In April of this year, another Russian Su-27 performed an “unsafe and unprofessional” intercept of an RC-135U in international airspace over the Baltic Sea, according to Pentagon officials. It prompted a US diplomatic protest. The Russians claimed the aircraft was “making steady progress” toward its borders and was not using its transponder. US European Command officials refuted these charges, declaring the aircraft was operating in accordance with international civil aviation flight rules.
ISR is critical to nearly every contingency or evolving crisis around the globe. Across all combatant commands, ISR demands are driving the Air Force to move money from other areas in an attempt to meet demands.
The calls for ISR continue to grow, despite a drawdown from Afghanistan, Chief of Staff Gen. Mark A. Welsh III told the House Appropriations panel on defense in February. The anti-ISIS air campaign that began last summer has driven demand up again.
“When [combatant commanders] tell us that their No. 1 priority is ISR, … we … ask, … ‘Would you prefer for us to invest in more ISR, or in maintaining things like close air support?’?” Welsh told the House panel. It has become “the coin of the realm” and the Air Force provides quite a bit of it, Welsh said. This resulted in a plus up in ISR funding.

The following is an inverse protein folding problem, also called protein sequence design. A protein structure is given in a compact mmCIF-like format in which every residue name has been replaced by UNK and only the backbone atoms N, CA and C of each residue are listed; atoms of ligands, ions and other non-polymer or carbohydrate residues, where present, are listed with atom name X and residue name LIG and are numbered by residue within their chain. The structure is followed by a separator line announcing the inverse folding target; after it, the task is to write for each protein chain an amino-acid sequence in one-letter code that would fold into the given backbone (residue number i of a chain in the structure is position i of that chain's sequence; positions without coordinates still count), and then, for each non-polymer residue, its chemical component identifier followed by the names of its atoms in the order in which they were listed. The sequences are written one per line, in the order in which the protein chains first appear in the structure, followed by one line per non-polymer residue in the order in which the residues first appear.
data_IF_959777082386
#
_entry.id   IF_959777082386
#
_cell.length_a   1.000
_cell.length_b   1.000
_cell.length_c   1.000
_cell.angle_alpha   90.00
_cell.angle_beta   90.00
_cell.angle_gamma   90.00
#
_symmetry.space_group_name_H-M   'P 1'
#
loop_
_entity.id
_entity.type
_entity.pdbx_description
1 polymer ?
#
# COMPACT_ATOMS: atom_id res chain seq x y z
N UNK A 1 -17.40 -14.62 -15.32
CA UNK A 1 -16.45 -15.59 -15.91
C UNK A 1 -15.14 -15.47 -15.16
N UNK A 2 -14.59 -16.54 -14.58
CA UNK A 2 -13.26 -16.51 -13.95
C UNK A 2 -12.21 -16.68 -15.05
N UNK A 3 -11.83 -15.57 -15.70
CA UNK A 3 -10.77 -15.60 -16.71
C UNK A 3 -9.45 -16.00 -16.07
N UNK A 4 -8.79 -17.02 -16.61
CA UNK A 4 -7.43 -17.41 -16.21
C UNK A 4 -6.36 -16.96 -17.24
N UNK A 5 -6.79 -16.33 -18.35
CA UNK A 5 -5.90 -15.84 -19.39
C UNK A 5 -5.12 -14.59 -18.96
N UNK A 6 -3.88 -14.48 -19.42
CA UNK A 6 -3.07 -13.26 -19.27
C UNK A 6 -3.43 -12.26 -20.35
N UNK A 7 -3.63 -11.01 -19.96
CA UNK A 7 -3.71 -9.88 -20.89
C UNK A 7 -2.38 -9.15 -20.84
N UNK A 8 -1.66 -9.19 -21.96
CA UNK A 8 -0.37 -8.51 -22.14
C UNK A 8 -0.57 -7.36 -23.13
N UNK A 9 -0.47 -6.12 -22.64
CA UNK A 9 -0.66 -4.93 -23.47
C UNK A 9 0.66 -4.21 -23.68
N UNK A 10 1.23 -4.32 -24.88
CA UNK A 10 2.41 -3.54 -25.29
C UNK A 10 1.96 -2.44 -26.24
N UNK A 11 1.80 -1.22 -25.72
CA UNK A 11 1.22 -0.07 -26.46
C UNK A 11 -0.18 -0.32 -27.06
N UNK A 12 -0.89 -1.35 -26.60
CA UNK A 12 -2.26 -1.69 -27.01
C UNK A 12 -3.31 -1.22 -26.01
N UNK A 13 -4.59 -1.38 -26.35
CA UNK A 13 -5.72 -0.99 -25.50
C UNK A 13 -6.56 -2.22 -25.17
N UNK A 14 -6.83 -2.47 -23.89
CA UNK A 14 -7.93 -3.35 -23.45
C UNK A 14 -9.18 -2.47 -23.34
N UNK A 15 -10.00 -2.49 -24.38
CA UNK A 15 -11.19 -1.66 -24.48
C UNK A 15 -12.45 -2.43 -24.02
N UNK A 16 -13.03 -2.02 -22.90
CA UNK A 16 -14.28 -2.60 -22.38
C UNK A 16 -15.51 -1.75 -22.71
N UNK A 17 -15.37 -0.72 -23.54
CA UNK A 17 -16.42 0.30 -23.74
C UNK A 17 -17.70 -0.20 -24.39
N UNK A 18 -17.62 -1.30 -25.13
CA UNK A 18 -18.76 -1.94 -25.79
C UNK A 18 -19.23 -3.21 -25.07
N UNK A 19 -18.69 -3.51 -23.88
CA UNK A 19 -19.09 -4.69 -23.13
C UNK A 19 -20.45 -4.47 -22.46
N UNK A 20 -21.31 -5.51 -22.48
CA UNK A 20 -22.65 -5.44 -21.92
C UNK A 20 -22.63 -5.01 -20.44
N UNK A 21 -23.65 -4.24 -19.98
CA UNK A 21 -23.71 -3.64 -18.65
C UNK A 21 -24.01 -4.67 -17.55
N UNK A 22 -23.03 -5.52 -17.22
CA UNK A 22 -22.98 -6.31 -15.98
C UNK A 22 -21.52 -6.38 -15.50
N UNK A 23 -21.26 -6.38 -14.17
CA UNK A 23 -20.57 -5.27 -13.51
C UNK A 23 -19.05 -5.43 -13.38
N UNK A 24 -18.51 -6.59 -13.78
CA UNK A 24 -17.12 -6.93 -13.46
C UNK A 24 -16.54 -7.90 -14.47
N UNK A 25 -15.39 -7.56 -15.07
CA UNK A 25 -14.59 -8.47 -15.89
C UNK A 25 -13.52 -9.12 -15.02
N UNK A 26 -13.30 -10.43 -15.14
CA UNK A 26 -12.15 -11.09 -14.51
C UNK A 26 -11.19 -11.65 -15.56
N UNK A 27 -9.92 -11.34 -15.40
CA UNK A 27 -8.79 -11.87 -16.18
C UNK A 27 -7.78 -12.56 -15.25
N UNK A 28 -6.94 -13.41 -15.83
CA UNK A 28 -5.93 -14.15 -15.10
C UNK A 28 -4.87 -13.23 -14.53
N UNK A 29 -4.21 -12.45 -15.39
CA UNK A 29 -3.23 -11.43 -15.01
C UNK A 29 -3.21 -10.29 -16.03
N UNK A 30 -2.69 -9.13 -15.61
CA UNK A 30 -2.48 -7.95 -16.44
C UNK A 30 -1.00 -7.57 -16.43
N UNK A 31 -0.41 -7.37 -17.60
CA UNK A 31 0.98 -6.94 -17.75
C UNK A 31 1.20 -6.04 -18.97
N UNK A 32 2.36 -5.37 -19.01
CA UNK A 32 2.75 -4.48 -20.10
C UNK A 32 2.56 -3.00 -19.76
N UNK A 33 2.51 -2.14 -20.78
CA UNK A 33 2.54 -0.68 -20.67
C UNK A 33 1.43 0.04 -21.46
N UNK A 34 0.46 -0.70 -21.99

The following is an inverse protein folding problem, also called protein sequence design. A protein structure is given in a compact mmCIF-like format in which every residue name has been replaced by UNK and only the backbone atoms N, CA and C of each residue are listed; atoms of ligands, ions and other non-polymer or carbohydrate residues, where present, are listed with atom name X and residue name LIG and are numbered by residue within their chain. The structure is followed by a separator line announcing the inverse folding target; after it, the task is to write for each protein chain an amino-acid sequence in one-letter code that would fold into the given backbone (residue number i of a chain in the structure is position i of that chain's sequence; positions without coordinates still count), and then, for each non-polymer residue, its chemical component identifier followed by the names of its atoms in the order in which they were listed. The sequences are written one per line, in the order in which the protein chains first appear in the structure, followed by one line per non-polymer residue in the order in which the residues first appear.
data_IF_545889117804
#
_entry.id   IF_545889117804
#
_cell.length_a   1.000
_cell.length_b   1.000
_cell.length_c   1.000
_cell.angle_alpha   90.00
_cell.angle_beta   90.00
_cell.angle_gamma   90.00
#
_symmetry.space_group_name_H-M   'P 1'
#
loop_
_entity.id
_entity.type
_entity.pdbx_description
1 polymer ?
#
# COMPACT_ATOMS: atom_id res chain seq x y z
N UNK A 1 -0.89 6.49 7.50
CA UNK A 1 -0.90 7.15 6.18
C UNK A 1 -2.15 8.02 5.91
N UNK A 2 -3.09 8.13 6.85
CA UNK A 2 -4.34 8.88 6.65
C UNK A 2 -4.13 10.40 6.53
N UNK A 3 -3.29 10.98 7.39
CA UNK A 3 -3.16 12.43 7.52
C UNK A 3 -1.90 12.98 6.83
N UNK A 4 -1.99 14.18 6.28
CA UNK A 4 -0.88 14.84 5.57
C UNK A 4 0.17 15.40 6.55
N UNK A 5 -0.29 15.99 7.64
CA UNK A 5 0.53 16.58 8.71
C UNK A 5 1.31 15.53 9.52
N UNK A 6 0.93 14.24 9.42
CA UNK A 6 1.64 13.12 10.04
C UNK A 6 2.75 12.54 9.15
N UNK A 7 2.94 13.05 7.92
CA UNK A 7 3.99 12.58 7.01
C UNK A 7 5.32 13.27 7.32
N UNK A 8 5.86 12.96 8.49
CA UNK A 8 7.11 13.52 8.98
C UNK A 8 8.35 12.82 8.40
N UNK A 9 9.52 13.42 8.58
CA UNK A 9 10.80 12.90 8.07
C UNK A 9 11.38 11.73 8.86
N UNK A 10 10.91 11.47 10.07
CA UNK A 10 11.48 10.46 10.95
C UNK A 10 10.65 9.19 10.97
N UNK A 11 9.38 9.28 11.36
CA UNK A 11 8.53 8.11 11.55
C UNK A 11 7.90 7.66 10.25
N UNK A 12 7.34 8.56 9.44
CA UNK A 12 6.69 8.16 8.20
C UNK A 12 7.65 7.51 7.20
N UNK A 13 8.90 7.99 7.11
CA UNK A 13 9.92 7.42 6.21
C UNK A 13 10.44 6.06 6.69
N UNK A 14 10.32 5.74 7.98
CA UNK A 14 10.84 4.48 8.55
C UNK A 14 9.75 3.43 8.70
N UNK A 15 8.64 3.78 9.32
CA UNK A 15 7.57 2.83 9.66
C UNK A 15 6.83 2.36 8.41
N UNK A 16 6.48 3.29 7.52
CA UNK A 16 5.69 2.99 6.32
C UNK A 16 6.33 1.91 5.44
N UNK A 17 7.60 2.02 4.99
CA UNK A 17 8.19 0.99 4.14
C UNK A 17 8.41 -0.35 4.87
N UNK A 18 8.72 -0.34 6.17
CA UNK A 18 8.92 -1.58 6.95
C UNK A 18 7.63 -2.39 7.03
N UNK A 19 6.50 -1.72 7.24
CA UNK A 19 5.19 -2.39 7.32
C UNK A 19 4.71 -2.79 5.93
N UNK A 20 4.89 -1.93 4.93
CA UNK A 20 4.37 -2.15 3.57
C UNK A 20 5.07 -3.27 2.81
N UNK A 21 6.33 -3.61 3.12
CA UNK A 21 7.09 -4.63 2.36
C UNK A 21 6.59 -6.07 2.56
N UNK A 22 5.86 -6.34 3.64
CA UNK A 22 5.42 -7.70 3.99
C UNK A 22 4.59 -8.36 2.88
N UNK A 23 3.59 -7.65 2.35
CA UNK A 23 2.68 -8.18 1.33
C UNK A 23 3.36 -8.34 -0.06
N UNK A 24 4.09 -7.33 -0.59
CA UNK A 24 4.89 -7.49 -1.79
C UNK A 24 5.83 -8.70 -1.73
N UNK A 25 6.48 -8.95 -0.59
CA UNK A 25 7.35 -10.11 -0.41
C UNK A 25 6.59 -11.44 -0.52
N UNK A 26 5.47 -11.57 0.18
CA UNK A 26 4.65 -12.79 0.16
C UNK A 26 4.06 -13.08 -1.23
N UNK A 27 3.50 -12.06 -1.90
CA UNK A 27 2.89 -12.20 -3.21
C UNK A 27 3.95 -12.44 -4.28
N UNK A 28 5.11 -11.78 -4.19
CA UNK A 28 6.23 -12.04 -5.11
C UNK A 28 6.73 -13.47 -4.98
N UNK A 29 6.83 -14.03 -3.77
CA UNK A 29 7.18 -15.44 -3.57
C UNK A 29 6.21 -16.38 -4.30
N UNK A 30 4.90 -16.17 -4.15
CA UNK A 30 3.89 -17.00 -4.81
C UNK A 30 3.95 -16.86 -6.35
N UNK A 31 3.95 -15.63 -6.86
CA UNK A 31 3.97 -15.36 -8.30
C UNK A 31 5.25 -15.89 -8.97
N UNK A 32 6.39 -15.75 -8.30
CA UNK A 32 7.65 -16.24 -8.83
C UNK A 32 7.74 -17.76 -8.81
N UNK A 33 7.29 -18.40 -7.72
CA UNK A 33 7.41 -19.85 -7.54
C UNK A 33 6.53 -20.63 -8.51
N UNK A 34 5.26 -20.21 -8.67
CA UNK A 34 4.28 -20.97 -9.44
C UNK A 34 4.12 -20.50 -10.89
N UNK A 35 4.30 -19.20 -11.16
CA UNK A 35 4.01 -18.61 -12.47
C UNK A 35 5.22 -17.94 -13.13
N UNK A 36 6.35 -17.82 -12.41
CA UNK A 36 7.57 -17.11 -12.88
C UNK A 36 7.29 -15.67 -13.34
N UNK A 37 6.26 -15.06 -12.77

The large ISR aircraft offer large crews of analysts and sensor operators and secure data links to pass information where it is needed, and they are air refuelable. Despite advances in putting high-tech sensors on unmanned aircraft such as the RQ-4 Global Hawk, big wing ISR assets are often called on to carry out specialized ISR tasks in some of the most sensitive combatant commands. According to officials with Offutt’s 55th Wing, twice in the past year RC-135s supported urgent missions for five combatant commands within 24 hours.